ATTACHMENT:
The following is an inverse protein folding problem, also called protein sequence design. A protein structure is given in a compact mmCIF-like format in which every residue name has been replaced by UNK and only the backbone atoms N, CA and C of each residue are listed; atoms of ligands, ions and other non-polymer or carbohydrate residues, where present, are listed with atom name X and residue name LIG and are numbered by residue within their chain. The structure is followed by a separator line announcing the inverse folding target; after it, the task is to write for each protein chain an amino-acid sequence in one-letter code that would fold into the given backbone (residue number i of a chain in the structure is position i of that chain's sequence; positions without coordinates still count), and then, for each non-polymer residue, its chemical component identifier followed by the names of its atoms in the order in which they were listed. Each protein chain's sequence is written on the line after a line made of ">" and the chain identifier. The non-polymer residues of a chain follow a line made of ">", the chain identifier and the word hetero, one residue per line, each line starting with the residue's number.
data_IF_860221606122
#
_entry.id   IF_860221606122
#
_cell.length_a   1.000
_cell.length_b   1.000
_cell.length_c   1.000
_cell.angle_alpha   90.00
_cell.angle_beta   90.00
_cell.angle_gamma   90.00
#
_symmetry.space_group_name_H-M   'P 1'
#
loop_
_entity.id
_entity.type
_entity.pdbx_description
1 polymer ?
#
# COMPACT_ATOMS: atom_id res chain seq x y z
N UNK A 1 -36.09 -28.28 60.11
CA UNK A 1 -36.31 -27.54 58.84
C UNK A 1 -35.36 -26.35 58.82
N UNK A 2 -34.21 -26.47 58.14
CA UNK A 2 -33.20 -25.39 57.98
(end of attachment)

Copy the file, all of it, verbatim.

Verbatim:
The following is an inverse protein folding problem, also called protein sequence design. A protein structure is given in a compact mmCIF-like format in which every residue name has been replaced by UNK and only the backbone atoms N, CA and C of each residue are listed; atoms of ligands, ions and other non-polymer or carbohydrate residues, where present, are listed with atom name X and residue name LIG and are numbered by residue within their chain. The structure is followed by a separator line announcing the inverse folding target; after it, the task is to write for each protein chain an amino-acid sequence in one-letter code that would fold into the given backbone (residue number i of a chain in the structure is position i of that chain's sequence; positions without coordinates still count), and then, for each non-polymer residue, its chemical component identifier followed by the names of its atoms in the order in which they were listed. Each protein chain's sequence is written on the line after a line made of ">" and the chain identifier. The non-polymer residues of a chain follow a line made of ">", the chain identifier and the word hetero, one residue per line, each line starting with the residue's number.
data_IF_860221606122
#
_entry.id   IF_860221606122
#
_cell.length_a   1.000
_cell.length_b   1.000
_cell.length_c   1.000
_cell.angle_alpha   90.00
_cell.angle_beta   90.00
_cell.angle_gamma   90.00
#
_symmetry.space_group_name_H-M   'P 1'
#
loop_
_entity.id
_entity.type
_entity.pdbx_description
1 polymer ?
#
# COMPACT_ATOMS: atom_id res chain seq x y z
N UNK A 1 -36.09 -28.28 60.11
CA UNK A 1 -36.31 -27.54 58.84
C UNK A 1 -35.36 -26.35 58.82
N UNK A 2 -34.21 -26.47 58.14
CA UNK A 2 -33.20 -25.39 57.98